RACHEL MARTIN, HOST:
OK, parents - more than a year into the pandemic, are your kids back to in-person classes, or are they still at a computer at your kitchen table? We haven't had a clear national picture of how the pandemic has disrupted students and their learning until now. This morning, the federal Department of Education released the first in a series of nationally representative school surveys, which are intended to fill in the blanks.
Anya Kamenetz from NPR's education team has been going through the data and joins us now. Hi, Anya.
ANYA KAMENETZ, BYLINE: Hey, Rachel.
MARTIN: What struck you from this survey?
KAMENETZ: So as of January and early February of this year, we saw 3 out of 4 schools are offering some in-person learning with full time being more common than the hybrid or part-time schedules. However, what I noticed is that just under half of all students in the survey were still fully remote. And there are some really large differences by race and ethnicity here. So 7 out of 10 Asian fourth-graders are at home learning remotely full time, so were 58% of Black and 57% of Hispanic fourth-graders. But just 27% of all white students are at home full time, where almost half of all white students are full-time in person.
MARTIN: So the majority of elementary students of color are remote. Why? Why is that the case?
KAMENETZ: Well, some part of that may be family preference because some students choose to stay remote even when their school is offering in-person learning. It also may be partly driven by where students live. City schools in this survey, as well as schools in the West and Northeast, were less likely to offer full-time in-person classes versus rural schools and schools in the South and Midwest. I should add that there were several large city districts that declined to participate in this survey, although these are still nationally representative numbers. In any case, this remote learning gap is something to watch, Rachel, because there are lots of ongoing concerns about, you know, are students really doing the work? Are they really signing on? Do they even have computers and Wi-Fi?
MARTIN: And what is that curriculum, right? I mean, what did the data show about the quality of remote learning that schools are offering right now?
KAMENETZ: So it's very complicated. But as a way of getting at that, this pilot survey asked, about how many live hours of video instruction remote students are getting? And the majority of schools said they are offering more than three hours of live, real-time video teaching per day. On the other hand, 10% of eighth-graders and 5% of fourth-graders were getting no live instruction at all when learning remotely. So they might be working on paper packets or on software programs or even watching prerecorded videos, but no live contact on those days.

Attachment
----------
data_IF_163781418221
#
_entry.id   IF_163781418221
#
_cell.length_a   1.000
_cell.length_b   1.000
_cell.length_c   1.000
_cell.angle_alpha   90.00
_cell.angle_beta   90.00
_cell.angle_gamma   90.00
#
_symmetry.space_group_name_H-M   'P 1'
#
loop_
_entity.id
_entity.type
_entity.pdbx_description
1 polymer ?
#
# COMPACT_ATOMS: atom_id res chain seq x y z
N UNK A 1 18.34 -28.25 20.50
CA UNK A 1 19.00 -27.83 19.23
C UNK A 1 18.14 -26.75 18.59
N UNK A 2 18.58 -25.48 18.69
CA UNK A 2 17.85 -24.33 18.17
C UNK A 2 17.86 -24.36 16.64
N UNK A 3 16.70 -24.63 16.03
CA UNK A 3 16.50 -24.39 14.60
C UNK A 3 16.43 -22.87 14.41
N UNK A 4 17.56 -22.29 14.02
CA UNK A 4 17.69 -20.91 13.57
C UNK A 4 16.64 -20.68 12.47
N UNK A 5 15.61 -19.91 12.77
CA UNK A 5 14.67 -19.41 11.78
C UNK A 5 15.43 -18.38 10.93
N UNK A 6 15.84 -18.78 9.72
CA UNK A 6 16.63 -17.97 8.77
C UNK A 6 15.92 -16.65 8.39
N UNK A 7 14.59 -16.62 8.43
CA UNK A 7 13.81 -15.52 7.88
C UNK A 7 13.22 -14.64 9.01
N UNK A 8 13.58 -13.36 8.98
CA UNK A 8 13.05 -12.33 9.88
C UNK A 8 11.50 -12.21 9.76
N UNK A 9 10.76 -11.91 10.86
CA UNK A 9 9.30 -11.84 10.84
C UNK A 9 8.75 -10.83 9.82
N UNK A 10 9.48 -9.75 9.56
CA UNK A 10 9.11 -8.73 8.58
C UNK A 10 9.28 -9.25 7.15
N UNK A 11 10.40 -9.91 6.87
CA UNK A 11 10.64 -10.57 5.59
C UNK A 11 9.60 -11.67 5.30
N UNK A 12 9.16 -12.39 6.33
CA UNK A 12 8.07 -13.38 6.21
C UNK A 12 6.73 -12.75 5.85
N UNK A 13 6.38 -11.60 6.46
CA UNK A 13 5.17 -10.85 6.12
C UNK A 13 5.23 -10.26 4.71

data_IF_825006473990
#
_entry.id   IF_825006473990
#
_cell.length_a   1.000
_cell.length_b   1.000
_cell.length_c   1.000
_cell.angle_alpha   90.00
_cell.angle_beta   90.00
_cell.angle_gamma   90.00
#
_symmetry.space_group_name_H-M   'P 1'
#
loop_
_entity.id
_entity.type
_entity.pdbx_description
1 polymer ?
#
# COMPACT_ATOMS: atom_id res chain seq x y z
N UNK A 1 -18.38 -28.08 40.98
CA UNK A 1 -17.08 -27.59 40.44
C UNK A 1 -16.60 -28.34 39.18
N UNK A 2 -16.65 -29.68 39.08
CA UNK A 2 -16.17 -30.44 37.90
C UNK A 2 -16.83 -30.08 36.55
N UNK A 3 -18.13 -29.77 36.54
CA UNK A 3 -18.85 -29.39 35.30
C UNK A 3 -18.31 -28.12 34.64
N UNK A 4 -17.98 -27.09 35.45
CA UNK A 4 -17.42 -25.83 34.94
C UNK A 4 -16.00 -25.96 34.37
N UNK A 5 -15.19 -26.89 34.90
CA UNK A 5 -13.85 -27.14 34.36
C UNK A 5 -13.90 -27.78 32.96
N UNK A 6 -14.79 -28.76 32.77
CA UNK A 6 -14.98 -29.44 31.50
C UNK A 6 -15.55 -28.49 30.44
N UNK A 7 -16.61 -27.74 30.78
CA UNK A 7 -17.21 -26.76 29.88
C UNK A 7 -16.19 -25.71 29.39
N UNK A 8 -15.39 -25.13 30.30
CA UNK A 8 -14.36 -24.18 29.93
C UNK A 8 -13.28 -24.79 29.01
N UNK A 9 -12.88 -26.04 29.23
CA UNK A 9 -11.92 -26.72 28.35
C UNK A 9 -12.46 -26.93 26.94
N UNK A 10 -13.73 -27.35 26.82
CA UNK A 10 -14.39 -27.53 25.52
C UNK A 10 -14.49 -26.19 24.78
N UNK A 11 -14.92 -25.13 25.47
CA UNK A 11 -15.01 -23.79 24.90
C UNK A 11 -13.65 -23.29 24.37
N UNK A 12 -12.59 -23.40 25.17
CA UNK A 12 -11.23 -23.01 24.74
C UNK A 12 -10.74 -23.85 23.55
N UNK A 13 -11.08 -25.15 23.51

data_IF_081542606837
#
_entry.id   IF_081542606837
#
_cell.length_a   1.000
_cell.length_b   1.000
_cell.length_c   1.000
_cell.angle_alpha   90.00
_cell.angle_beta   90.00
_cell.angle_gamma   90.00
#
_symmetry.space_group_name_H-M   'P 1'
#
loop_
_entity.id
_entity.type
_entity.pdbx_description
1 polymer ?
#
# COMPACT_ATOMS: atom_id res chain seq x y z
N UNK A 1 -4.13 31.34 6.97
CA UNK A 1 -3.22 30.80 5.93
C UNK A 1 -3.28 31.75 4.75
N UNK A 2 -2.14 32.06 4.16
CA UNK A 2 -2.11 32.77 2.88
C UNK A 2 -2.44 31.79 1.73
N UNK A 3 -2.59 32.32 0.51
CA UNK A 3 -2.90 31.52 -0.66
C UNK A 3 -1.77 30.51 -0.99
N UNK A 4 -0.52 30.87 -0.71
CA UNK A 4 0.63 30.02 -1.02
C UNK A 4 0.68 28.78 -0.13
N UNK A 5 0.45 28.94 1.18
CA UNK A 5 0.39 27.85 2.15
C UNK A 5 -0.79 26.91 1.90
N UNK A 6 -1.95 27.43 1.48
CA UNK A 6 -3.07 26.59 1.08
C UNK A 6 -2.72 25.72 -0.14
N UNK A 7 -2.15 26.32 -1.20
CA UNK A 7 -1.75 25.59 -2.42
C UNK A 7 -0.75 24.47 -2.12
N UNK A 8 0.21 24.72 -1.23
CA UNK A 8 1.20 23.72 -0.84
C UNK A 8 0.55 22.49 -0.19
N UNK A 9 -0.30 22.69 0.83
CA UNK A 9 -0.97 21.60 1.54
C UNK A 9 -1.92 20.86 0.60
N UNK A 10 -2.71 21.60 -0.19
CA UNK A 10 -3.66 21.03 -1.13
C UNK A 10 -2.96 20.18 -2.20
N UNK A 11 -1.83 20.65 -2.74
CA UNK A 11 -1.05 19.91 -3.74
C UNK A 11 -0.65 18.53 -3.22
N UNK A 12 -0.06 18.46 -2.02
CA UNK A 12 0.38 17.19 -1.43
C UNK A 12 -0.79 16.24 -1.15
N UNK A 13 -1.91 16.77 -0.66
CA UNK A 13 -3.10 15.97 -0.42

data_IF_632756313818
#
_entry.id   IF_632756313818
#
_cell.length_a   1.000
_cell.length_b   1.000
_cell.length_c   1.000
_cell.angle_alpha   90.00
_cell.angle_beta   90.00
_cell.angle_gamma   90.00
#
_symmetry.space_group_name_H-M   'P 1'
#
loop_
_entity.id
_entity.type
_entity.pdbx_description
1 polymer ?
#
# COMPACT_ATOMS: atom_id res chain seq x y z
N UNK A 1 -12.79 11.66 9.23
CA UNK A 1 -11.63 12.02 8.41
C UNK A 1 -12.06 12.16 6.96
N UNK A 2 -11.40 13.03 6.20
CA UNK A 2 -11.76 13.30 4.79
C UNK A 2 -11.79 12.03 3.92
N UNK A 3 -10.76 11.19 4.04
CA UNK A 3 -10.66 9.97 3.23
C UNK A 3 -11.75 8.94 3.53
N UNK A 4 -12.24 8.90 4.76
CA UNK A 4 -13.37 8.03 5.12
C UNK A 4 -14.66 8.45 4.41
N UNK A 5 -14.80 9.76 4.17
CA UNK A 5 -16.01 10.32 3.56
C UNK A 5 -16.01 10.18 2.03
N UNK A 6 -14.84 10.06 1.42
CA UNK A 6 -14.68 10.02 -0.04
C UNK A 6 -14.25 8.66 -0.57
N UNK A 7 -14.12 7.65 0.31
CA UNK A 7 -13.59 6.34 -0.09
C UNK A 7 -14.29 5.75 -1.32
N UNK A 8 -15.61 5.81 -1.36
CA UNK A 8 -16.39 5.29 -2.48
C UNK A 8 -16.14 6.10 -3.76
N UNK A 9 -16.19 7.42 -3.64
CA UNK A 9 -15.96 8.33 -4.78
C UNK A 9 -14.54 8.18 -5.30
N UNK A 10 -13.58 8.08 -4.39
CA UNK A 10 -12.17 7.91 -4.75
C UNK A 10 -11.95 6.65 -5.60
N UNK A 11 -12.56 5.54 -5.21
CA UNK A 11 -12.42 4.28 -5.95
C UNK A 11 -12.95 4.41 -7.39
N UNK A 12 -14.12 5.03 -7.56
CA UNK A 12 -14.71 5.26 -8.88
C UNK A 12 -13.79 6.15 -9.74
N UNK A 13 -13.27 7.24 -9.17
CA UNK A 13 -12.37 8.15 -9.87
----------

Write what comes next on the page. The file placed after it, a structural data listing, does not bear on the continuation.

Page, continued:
MARTIN: I know, Anya, you have been paying particular attention to how the pandemic and virtual learning has affected kids with disabilities. What did the survey say about that group?
KAMENETZ: Right. So we hear from many families of students with disabilities that their children have a hard time benefiting from virtual learning. They're not getting the services that they're supposed to get by law. More than 4 in 10 districts told the Department of Ed that they are giving students with disabilities priority for in-person instruction. Yet when you look at the numbers, they found about 4 in 10 of these students remain remote - so not a lot of evidence that they are being prioritized.
MARTIN: Just quickly, President Biden ordered this study be done right after he was sworn into office. Does that mean the Trump administration wasn't tracking the effects of the pandemic on learning?
KAMENETZ: Yeah, we actually have a - you know, we heard Betsy DeVos, the former education secretary, say she didn't think it was really their job to do so despite the push for school reopening in the last administration. With this data is going to come a potential attempt at accountability and trying to measure the student learning that may or may not have been done, as well as redress those gaps going forward.
MARTIN: NPR's education correspondent Anya Kamenetz, thanks.
KAMENETZ: Thank you.
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